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  • Writer's pictureAnimal-Kind International

Egyptian Society of Animal Friends: Report on the AKI Grant

The grant from AKI was awarded to ESAF in memory of Ahmed el-Sherbiny, who, with his British-born wife Jackie, led the Egyptian Society of Animal Friends, the Egyptian Federation for Animal Welfare, and the Middle East Network for Animal Welfare. Ahmed passed away on March 7,  2019 (see his memorial on AKI's Memory Wall).

The Sheikh Zayed compound is a small residential neighborhood in Cairo, Egypt. In November 2018, on behalf of ESAF, Ahmed Sherbiny drafted a proposal to the trustees of the neighborhood to tackle the problem of large packs of street dogs. At that time, it was estimated that there were about 750 street dogs living in the area.

The Sheikh Zayed Board agreed not to shoot or poison the dogs as long as Sherbiny and ESAF would conduct a widescale rabies vaccination and sterilization program.

After reaching this understanding with the Board, in December 2018, ESAF embarked on a large-scale TNR (trap, neuter, release) program. By July 2019, they had completed nearly 550 TNRs – approximately 75 dogs per month. However, at that point, donations had dried up and the group had not been able to complete the project.

Compounding the issues they faced, ESAF’s shelter was quite a distance from the Sheikh Zayed neighborhood and the roads were in a primitive state which meant their one vehicle (picture below) was often in need of mechanical repairs in addition to the usual fuel costs.

Using the grant from AKI, ESAF was able to resume their TNR efforts. With three different vets working, they were able to catch up to five dogs each time and to do this three times a week (see 3 pictures below). By December, 2019, with AKI funds, they had managed to operate on over 100 dogs as well as vaccinating and sterilizing some feral cats (4th picture below).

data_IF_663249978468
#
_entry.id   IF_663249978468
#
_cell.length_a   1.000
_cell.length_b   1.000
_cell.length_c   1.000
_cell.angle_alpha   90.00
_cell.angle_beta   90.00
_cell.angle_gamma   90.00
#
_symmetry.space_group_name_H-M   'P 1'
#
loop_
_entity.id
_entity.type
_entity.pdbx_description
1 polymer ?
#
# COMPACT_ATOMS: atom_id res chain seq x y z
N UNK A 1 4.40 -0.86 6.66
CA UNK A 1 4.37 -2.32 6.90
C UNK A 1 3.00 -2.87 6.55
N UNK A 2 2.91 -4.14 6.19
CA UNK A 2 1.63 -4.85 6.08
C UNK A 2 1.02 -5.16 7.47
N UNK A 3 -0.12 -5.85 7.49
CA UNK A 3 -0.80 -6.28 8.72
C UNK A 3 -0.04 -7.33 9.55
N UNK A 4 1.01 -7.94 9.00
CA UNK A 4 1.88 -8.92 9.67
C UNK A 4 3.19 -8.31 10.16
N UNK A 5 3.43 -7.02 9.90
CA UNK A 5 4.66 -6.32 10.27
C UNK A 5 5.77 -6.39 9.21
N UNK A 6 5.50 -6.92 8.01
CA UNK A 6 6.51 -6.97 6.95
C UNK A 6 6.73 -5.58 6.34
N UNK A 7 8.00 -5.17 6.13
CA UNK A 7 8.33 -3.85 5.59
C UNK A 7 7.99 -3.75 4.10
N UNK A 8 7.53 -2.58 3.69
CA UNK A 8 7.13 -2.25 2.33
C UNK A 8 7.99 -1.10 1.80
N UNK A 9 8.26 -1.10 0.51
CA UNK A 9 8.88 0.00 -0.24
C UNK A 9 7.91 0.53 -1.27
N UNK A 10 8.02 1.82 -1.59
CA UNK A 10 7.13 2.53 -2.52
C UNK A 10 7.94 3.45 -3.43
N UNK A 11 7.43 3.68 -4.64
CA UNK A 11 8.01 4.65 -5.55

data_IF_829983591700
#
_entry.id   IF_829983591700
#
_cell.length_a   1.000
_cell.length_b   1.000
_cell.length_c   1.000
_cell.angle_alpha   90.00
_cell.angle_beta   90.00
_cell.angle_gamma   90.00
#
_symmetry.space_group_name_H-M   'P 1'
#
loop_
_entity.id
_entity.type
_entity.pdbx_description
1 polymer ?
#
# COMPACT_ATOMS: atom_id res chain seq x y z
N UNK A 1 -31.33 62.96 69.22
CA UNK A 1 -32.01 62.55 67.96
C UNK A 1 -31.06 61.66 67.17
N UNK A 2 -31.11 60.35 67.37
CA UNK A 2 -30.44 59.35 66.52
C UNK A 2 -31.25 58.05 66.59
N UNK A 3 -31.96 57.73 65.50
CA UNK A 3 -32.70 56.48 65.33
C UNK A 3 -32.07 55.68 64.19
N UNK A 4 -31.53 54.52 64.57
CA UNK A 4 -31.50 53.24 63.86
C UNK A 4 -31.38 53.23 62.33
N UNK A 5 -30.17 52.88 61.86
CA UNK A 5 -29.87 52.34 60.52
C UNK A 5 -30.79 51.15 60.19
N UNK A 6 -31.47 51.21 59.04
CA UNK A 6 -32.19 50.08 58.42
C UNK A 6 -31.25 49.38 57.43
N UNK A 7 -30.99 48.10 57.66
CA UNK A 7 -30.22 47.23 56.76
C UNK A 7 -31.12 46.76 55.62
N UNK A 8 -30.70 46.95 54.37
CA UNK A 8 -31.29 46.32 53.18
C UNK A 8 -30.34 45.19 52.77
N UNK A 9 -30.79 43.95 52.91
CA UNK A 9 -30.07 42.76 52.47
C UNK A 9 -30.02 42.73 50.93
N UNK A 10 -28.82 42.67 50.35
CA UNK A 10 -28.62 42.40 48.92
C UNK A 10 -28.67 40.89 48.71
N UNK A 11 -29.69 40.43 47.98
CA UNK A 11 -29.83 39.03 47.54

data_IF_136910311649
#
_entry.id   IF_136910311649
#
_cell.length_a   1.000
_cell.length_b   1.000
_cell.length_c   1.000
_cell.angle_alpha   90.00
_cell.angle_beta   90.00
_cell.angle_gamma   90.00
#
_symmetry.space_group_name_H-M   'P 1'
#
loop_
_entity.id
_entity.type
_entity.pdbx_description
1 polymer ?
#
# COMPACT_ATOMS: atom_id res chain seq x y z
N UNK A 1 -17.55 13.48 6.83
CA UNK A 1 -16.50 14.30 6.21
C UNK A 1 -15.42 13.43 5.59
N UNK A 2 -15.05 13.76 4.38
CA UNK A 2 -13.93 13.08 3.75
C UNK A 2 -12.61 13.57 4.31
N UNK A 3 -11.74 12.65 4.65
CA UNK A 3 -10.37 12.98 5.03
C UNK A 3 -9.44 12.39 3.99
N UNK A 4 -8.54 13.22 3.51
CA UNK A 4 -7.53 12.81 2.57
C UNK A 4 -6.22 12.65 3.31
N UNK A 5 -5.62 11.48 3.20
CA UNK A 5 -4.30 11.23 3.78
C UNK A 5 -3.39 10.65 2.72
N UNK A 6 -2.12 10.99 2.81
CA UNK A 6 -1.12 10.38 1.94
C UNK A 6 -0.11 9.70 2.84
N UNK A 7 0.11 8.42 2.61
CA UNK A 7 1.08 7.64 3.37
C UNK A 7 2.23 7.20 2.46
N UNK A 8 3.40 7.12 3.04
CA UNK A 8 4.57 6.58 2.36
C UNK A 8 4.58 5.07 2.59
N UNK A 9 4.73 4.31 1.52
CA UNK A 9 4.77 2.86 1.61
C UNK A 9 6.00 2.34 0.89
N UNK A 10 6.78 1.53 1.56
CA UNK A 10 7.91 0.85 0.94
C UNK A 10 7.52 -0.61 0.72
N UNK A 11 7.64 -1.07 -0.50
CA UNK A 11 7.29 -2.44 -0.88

The vets (pictured below) only operated on an animal after an initial examination to ensure it was healthy enough to undergo the procedure. Then, the animal would remain in ESAF’s shelter for a minimum of four days receiving food, antibiotics and wound care. When they had fully recovered, they were returned to the same place where they were caught. The catchers reported that there was always a joyful reunion between the newly released dogs and their old canine and human pals! Sometimes previously-treated dogs would approach the catchers with wagging tails.

Some local people had been taking care of the stray dogs providing them with food and water and sometimes these caring residents came to the shelter to check on the animals.

Despite the excellent work they were doing to reduce the dog overpopulation and eliminate the risk of people becoming infected with rabies, there were some local residents who objected to having the dogs returned to the area after they had been sterilized. Other residents, however, saw the benefits of this type of program and asked ESAF to expand their efforts to include a local school as the parents were worried about the stray dogs biting the school children. ESAF has also received requests from other neighborhood organizations, such as New Cairo, to undertake TNR.

This first TNR effort at Sheikh Zayed compound was a critical step in demonstrating that TNR can work in Cairo and that ESAF can be a reliable partner in that effort. ESAF not only offered a humane solution to the dog overpopulation problem in Sheikh Zayed, but thanks to the AKI grant, they were able to complete the 1st stage of the TNR program. ESAF's ability to see this project through helped build a relationship with many of the local residents who now trust the group to deal with issues related to the street dogs and to continue to manage the dog population in and around the compound, creating a healthier environment for dogs and humans.


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